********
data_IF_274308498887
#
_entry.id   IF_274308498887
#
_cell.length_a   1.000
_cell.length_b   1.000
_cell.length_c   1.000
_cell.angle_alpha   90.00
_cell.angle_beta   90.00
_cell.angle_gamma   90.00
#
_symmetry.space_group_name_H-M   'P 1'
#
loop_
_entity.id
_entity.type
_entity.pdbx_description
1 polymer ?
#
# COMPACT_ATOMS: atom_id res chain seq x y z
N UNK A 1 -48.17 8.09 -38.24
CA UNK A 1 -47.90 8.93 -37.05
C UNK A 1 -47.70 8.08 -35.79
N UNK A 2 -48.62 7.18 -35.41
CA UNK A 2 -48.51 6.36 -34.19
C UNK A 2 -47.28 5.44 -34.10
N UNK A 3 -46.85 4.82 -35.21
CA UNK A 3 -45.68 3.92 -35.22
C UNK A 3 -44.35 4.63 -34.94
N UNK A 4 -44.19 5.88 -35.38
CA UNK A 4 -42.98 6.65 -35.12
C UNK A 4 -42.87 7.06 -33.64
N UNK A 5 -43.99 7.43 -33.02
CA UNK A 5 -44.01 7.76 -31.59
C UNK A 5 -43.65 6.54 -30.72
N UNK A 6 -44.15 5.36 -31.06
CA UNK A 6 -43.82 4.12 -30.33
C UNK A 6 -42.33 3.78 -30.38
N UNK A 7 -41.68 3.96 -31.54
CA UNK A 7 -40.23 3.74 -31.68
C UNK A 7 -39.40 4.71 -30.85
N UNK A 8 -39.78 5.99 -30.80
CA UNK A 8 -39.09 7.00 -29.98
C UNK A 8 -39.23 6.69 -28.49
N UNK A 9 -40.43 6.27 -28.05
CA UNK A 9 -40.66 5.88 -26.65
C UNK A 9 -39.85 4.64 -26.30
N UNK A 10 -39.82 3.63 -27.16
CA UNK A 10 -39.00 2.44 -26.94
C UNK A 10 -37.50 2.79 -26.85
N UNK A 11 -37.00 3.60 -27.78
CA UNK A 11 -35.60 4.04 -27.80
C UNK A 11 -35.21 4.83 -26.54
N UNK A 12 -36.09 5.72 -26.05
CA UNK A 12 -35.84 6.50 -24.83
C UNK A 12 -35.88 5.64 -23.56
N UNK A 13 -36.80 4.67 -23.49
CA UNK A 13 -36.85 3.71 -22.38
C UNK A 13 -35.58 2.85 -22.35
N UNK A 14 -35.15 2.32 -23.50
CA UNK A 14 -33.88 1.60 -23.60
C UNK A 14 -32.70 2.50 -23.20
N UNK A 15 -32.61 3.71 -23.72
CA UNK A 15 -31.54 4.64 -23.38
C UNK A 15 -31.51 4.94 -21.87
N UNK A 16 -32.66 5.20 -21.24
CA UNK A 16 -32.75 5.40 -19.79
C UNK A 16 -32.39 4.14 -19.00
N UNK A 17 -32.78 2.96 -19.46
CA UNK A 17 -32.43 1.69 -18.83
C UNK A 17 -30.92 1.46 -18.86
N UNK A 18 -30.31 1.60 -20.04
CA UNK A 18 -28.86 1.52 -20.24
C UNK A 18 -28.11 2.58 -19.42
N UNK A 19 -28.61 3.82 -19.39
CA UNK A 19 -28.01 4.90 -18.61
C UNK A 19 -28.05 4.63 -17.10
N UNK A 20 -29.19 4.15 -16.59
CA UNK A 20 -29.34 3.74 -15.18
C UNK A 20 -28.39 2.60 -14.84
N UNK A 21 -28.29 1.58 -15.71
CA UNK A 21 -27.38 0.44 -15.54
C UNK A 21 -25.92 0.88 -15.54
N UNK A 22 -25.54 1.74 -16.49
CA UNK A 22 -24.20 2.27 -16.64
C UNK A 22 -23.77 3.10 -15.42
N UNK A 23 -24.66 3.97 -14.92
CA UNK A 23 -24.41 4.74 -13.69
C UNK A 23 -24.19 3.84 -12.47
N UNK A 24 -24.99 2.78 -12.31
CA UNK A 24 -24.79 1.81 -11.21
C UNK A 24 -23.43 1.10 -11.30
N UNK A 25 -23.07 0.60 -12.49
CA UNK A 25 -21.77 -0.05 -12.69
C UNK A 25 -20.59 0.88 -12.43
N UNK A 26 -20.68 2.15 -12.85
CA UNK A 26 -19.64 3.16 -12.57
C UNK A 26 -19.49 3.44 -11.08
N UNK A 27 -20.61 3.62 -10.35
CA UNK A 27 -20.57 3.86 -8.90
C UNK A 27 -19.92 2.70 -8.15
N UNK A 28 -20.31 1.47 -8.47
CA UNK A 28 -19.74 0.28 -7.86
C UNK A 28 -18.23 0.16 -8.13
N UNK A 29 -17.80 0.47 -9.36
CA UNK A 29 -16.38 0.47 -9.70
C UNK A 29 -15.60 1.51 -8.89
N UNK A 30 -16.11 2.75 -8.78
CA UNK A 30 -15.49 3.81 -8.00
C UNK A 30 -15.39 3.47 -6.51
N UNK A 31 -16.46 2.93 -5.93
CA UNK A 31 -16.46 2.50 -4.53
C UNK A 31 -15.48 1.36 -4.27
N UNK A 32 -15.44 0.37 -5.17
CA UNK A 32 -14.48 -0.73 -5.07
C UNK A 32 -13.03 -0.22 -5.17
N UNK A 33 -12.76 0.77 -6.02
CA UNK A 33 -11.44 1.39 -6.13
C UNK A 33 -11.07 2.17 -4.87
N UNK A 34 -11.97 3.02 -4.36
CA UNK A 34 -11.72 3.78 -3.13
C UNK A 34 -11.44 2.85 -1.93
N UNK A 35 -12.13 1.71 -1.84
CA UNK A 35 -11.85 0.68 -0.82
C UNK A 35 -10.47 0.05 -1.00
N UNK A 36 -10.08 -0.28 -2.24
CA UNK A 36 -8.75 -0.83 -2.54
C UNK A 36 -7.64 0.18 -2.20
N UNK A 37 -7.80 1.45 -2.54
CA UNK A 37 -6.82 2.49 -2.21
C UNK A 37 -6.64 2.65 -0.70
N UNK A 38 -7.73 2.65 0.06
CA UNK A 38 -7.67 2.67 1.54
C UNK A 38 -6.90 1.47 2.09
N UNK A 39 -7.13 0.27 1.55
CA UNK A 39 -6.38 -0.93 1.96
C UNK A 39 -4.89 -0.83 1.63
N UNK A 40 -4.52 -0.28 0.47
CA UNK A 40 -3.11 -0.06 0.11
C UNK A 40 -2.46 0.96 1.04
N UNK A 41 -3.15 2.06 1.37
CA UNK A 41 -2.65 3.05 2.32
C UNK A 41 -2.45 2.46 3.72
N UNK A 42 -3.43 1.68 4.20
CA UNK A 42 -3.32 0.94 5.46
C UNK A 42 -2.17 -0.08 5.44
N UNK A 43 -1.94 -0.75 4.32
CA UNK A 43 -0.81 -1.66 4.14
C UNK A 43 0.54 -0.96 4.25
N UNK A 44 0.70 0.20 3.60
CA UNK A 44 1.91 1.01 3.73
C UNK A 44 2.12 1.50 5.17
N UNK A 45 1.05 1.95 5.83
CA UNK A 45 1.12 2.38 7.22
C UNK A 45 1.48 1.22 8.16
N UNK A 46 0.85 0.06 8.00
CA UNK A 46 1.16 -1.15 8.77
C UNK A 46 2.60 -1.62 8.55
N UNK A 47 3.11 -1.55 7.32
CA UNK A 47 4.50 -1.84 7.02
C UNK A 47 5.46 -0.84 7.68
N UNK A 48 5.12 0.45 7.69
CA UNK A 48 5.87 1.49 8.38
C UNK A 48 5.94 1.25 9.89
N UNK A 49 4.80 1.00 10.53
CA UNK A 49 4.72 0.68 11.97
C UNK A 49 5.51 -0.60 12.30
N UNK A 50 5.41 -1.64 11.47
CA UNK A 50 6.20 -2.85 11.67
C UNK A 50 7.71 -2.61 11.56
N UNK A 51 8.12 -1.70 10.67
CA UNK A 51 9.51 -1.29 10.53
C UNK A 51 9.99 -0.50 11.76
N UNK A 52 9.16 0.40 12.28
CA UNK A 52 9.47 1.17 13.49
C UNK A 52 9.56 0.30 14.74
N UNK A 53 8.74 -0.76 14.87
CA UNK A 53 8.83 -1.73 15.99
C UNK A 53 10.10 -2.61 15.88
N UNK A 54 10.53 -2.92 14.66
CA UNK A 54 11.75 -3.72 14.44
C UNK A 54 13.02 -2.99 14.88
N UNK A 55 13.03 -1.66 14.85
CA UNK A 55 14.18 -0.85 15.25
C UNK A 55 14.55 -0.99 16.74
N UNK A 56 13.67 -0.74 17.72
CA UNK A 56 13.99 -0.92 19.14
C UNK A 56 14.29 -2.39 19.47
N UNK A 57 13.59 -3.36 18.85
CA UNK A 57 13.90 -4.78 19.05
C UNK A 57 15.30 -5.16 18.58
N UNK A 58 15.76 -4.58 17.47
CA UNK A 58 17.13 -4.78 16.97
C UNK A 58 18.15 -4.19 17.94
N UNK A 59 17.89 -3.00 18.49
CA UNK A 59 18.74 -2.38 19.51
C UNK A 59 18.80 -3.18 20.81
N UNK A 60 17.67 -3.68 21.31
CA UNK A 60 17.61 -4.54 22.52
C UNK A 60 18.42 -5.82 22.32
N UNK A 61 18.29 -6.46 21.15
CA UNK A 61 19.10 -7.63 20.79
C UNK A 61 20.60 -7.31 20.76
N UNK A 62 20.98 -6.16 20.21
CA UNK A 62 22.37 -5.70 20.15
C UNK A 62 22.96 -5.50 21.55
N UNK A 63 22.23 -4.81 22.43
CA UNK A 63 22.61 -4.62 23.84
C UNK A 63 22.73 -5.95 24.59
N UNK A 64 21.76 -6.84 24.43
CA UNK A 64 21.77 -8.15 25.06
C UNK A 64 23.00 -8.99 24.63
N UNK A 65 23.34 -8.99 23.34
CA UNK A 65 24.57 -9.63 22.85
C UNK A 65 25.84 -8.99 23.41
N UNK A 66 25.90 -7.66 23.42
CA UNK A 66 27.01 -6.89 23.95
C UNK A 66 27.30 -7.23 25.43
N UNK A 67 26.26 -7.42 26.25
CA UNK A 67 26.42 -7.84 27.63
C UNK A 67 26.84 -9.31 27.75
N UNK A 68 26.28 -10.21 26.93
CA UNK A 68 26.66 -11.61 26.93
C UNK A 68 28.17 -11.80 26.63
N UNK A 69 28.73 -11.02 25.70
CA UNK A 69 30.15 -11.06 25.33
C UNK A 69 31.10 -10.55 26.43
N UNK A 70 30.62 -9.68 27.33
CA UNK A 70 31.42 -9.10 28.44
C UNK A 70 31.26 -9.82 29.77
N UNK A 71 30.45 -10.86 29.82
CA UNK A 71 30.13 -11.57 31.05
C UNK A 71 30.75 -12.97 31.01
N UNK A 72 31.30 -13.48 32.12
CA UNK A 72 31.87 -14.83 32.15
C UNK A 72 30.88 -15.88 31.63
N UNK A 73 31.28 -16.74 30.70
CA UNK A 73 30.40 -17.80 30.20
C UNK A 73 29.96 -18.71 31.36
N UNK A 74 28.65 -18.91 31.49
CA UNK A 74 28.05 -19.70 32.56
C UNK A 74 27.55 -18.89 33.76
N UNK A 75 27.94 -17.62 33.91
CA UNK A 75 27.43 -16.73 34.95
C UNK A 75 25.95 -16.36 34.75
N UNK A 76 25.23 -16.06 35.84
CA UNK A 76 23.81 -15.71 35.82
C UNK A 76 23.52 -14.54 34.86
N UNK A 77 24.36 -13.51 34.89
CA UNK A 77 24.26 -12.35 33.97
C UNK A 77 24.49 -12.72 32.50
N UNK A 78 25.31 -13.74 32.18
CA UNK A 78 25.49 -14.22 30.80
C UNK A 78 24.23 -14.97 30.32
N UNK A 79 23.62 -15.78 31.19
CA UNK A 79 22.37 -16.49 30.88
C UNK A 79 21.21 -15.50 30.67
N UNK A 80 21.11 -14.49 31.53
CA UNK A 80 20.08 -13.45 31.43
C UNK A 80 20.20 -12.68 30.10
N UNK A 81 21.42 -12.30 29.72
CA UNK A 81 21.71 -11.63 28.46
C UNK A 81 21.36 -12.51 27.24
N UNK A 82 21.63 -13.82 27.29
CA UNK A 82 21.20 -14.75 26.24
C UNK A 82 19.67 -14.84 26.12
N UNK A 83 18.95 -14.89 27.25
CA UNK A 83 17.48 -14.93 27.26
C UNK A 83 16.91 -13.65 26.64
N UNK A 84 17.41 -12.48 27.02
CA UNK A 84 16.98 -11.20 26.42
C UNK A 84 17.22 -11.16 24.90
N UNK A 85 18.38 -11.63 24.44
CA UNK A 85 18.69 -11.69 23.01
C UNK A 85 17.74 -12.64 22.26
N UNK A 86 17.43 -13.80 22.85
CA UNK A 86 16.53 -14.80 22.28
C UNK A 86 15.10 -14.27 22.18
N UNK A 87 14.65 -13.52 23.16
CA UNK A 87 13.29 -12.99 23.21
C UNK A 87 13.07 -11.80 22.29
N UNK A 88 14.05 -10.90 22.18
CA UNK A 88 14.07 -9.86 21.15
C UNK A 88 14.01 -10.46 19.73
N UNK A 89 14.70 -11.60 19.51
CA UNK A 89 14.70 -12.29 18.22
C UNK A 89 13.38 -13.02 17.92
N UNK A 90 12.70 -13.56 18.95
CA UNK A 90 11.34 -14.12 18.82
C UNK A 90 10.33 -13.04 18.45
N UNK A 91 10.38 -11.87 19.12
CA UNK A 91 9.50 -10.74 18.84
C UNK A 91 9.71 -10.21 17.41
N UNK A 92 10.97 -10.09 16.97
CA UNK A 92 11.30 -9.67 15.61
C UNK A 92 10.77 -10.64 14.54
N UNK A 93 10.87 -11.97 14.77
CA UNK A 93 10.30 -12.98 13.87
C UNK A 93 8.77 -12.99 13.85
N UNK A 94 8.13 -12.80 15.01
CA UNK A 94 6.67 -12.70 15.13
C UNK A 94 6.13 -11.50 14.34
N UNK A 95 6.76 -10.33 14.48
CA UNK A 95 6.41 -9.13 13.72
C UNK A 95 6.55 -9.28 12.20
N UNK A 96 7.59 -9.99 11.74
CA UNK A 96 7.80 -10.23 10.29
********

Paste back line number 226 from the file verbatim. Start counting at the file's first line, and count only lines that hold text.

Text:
CA UNK A 69 30.15 -11.06 25.33